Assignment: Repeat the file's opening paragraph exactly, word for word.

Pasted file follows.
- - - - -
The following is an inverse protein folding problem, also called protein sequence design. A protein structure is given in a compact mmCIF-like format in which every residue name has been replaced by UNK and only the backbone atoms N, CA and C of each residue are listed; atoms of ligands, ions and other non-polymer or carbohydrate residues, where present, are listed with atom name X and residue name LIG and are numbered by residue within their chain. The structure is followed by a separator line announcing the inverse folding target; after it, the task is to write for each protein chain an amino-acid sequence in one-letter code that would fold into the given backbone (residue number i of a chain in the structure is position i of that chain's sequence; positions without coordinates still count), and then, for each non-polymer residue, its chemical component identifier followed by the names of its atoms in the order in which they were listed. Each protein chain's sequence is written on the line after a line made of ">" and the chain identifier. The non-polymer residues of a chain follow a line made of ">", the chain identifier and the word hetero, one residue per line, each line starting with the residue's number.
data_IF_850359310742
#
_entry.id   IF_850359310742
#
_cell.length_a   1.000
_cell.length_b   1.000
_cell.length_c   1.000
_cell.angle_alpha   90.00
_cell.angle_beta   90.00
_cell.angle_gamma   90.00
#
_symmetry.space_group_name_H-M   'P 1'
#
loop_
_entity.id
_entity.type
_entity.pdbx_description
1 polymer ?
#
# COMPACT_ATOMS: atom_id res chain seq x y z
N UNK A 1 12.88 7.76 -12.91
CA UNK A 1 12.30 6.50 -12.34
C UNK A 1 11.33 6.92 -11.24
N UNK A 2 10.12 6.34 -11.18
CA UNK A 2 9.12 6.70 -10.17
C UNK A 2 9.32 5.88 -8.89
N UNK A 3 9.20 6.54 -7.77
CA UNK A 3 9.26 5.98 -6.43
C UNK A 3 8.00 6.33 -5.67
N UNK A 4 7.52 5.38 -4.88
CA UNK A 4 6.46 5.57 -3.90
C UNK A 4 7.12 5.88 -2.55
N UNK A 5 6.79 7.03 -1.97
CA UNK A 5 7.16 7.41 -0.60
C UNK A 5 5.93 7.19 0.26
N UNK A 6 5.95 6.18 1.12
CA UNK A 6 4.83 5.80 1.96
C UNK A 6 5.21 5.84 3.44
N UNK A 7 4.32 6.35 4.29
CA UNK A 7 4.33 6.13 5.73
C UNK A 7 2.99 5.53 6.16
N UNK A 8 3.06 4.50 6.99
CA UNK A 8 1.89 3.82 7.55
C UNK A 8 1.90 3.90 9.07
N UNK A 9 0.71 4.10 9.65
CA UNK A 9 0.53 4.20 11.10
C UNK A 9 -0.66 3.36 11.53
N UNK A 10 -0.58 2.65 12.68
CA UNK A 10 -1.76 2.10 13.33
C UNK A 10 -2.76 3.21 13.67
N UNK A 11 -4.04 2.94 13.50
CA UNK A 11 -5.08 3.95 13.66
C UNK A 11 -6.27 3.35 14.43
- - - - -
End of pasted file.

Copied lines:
The following is an inverse protein folding problem, also called protein sequence design. A protein structure is given in a compact mmCIF-like format in which every residue name has been replaced by UNK and only the backbone atoms N, CA and C of each residue are listed; atoms of ligands, ions and other non-polymer or carbohydrate residues, where present, are listed with atom name X and residue name LIG and are numbered by residue within their chain. The structure is followed by a separator line announcing the inverse folding target; after it, the task is to write for each protein chain an amino-acid sequence in one-letter code that would fold into the given backbone (residue number i of a chain in the structure is position i of that chain's sequence; positions without coordinates still count), and then, for each non-polymer residue, its chemical component identifier followed by the names of its atoms in the order in which they were listed. Each protein chain's sequence is written on the line after a line made of ">" and the chain identifier. The non-polymer residues of a chain follow a line made of ">", the chain identifier and the word hetero, one residue per line, each line starting with the residue's number.